How adults and children perceive, view and interact with the world are contrasting. Children use play as a vehicle to develop an understanding of or apply a context to, or to make help sense of or simply to enjoy. They live in the moment and can become fascinated or totally immersed by things that as adults we may not notice or feel are important enough to warrant investigation. Adults have been through this transition and they believe they have developed the understanding of themselves and the environments around them. The playful curve plateaus as children transcend into adulthood.
“To make sense of a world in which much of what exists is abstract, children need to be able to explore the world of concepts. This doesn’t mean that the concepts have to exist in reality. Children have an embryonic awareness of abstracts like religion, philosophy and science from a relatively early age and need the time and permission to explore them.” Hughes, Bob 2001 The First Claim - A Framework For Quality Play Assessment
On the whole the built environment is largely designed by and for adults, with some limited considerations for children. Developing public spaces also has many external factors such as planning, health and safety implications, financial restrictions, promoted activity and multi user functionality. This can sometimes limit a creative approach or design and is often not accessible for children.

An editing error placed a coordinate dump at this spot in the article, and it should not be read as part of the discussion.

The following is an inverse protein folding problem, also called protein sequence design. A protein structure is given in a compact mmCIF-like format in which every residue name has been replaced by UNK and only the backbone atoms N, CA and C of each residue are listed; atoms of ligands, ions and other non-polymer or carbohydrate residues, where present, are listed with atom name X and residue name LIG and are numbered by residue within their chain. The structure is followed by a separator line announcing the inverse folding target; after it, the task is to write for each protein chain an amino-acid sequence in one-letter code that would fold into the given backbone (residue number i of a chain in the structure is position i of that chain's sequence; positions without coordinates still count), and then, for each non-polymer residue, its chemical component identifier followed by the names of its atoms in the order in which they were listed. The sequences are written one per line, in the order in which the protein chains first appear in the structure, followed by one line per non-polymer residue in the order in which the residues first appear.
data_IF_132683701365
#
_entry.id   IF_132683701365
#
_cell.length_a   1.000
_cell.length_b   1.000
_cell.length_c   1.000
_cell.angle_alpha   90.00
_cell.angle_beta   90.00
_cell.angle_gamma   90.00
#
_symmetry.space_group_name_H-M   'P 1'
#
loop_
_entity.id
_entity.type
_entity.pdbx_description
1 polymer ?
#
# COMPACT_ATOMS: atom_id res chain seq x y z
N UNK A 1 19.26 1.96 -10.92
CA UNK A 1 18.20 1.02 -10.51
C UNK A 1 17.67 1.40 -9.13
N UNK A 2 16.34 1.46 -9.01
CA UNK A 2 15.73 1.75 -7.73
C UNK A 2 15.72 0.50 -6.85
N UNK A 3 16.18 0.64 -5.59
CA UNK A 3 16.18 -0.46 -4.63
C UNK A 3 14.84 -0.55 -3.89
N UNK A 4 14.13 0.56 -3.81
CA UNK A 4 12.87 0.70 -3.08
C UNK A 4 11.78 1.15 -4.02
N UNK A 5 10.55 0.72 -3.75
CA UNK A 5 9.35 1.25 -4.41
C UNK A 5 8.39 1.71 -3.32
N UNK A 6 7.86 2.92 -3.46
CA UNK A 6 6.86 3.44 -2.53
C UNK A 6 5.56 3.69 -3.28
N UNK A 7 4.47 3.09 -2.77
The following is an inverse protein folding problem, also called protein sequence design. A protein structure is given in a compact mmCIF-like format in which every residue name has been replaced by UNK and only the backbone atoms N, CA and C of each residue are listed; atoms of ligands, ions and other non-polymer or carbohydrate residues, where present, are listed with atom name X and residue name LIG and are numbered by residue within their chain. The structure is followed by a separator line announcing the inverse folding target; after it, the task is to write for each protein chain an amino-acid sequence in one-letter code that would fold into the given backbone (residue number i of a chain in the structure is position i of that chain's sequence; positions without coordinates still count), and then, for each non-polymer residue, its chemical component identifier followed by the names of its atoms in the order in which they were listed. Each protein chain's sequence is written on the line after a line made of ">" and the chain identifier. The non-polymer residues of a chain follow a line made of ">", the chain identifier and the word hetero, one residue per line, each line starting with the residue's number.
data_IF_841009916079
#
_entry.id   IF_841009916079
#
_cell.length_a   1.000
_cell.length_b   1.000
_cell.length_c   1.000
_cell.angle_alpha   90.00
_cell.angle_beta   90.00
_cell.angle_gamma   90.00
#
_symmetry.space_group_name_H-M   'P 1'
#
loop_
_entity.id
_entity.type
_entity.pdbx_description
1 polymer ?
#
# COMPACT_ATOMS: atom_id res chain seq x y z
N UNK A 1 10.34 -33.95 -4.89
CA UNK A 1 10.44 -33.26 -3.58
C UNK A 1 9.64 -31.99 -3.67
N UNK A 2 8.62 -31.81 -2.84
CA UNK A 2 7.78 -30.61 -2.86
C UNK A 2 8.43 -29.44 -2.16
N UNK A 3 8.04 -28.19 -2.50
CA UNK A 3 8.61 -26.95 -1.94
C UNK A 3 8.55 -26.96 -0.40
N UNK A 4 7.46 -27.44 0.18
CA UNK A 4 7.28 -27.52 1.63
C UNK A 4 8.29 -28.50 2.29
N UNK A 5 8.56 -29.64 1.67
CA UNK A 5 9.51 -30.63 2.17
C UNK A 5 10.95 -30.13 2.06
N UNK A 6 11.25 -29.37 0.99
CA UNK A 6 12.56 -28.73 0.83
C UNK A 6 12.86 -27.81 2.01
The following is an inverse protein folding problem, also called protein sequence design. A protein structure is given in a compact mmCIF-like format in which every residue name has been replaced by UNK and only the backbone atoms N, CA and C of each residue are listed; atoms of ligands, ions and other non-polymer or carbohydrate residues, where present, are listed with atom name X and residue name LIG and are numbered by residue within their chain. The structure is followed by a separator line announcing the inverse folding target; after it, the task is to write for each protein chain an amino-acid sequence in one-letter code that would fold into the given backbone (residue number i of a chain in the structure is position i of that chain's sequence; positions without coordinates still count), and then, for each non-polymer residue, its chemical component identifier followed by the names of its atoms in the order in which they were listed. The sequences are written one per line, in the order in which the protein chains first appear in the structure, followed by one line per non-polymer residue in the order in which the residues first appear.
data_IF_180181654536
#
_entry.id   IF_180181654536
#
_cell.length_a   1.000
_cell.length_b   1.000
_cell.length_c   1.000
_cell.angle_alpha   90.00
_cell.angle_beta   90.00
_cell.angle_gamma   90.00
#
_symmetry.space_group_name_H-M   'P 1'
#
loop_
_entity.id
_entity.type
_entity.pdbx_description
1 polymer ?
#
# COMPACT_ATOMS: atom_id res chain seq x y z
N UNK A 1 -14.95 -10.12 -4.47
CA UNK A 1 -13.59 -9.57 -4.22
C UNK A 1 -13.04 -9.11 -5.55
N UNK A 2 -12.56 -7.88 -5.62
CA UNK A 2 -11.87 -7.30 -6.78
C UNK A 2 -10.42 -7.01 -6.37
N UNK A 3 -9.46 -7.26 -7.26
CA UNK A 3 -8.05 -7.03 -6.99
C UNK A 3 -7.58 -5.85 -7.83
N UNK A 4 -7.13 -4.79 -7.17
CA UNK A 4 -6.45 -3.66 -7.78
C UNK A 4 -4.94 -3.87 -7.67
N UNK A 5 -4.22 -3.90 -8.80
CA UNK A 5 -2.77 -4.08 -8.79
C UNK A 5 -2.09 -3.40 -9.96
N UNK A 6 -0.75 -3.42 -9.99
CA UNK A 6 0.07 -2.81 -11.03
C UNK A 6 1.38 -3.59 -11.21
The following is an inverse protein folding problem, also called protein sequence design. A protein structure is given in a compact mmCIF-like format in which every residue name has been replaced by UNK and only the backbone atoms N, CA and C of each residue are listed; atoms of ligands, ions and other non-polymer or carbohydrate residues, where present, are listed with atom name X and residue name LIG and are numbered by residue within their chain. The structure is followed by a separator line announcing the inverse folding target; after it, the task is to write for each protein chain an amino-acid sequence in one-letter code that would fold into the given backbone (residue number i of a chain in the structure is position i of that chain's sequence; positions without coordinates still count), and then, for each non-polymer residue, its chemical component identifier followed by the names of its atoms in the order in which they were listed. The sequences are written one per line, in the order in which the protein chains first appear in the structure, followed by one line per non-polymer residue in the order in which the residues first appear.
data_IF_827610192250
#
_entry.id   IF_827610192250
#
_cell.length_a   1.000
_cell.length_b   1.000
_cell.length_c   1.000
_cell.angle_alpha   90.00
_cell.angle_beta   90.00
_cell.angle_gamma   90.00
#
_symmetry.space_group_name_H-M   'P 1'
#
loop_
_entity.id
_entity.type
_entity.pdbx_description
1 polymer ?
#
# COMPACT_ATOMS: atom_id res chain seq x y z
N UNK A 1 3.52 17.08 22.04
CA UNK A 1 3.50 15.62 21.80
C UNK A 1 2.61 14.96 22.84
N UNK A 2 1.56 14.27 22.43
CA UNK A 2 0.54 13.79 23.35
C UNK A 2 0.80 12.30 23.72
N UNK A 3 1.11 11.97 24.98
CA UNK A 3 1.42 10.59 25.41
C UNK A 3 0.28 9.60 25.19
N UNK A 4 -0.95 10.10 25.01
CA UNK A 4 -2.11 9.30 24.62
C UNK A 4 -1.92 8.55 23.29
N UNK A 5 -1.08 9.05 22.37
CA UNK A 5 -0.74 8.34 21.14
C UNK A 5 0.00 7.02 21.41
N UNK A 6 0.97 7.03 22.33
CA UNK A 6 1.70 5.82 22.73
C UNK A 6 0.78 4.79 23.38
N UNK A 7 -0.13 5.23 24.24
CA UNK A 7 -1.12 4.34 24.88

Natural environments on the other hand offer more freedom and possibilities to both children and adults inviting the player to interact. A sandy beach for example provides an excellent stage for designing, building and destroying in a fun and playful context accessible to all.
The playful approach adopted by the Wallace and Gromit and Banksy exhibitions used art in a unique way within the built environment to bridges that gap thus making it accessible and playful to children as well as providing permission for adults to rediscover their hidden playful selves. Through these playful interpretations of the built environment the player is perhaps taken into the zone of complexity.
“Battram contends that: play exists only at the edge of chaos - which means that play eixists only in the zone of complexity – a weird mixture, in uncertainty between order and chaos.” Arthur Battram 2007
“Often the play environment is seen as a purely physical space and therefore it is the provision for physical play which becomes more readily assessed, commented on or provided for. It is vital however to keep in mind that that is only a part of the play experience. Playable spaces must support as many dimensions of play as are possible.” Cooper, Beth - Simply Play – Development of the Tool
So the inter relationship between art, play and playfulness provides us with many interpretations and helps children develop, play with and understanding the environments surrounding them. I believe the consideration and use of art within any play environment or context is as important as the more traditional responses we have when planning, designing or supporting play for children.
To me, art is at its core inclusive. It’s inclusive in form, topic, and, hopefully, in creators and audience. Because art can be anything we want it to be, be about anything we want it to be, and be done for and by anyone, arts at its highest form brings people together and helps us reflect on our own humanity. Through art we can honor what makes us unique and celebrate what makes us all one.” Ana Mendelson Founder and Director of the Autism Theatre Project.
There are some playful art exhibitions coming to Bristol this autumn:
All's well that ends well, that's what I say.
Wallace and Gromit The Wrong Trousers 1993